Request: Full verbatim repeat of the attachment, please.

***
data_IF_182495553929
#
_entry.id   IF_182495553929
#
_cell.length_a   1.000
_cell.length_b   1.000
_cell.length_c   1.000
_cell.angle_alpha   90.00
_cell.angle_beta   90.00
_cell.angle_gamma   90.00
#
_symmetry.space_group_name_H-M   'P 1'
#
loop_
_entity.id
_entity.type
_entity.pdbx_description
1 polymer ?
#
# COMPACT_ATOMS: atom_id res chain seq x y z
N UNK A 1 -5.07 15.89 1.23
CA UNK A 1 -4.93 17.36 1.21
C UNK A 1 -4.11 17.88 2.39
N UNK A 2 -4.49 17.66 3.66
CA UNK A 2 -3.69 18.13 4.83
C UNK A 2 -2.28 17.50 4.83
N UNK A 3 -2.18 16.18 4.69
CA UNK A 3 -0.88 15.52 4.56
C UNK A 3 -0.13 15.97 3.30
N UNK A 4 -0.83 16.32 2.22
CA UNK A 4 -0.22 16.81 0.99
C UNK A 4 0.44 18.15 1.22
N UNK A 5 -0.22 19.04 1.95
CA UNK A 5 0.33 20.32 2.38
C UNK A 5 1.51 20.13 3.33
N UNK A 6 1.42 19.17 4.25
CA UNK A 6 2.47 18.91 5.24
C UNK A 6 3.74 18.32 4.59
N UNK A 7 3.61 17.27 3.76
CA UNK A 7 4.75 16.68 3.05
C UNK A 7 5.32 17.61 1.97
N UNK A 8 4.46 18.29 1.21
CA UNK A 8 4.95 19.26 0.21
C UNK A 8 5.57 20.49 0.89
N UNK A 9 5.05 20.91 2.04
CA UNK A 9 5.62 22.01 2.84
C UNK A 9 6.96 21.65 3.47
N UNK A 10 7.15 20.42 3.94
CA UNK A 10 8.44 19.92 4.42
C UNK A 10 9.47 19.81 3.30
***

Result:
data_IF_182495553929
#
_entry.id   IF_182495553929
#
_cell.length_a   1.000
_cell.length_b   1.000
_cell.length_c   1.000
_cell.angle_alpha   90.00
_cell.angle_beta   90.00
_cell.angle_gamma   90.00
#
_symmetry.space_group_name_H-M   'P 1'
#
loop_
_entity.id
_entity.type
_entity.pdbx_description
1 polymer ?
#
# COMPACT_ATOMS: atom_id res chain seq x y z
N UNK A 1 -5.07 15.89 1.23
CA UNK A 1 -4.93 17.36 1.21
C UNK A 1 -4.11 17.88 2.39
N UNK A 2 -4.49 17.66 3.66
CA UNK A 2 -3.69 18.13 4.83
C UNK A 2 -2.28 17.50 4.83
N UNK A 3 -2.18 16.18 4.69
CA UNK A 3 -0.88 15.52 4.56
C UNK A 3 -0.13 15.97 3.30
N UNK A 4 -0.83 16.32 2.22
CA UNK A 4 -0.22 16.81 0.99
C UNK A 4 0.44 18.15 1.22
N UNK A 5 -0.22 19.04 1.95
CA UNK A 5 0.33 20.32 2.38
C UNK A 5 1.51 20.13 3.33
N UNK A 6 1.42 19.17 4.25
CA UNK A 6 2.47 18.91 5.24
C UNK A 6 3.74 18.32 4.59
N UNK A 7 3.61 17.27 3.76
CA UNK A 7 4.75 16.68 3.05
C UNK A 7 5.32 17.61 1.97
N UNK A 8 4.46 18.29 1.21
CA UNK A 8 4.95 19.26 0.21
C UNK A 8 5.57 20.49 0.89
N UNK A 9 5.05 20.91 2.04
CA UNK A 9 5.62 22.01 2.84
C UNK A 9 6.96 21.65 3.47
N UNK A 10 7.15 20.42 3.94
CA UNK A 10 8.44 19.92 4.42
C UNK A 10 9.47 19.81 3.30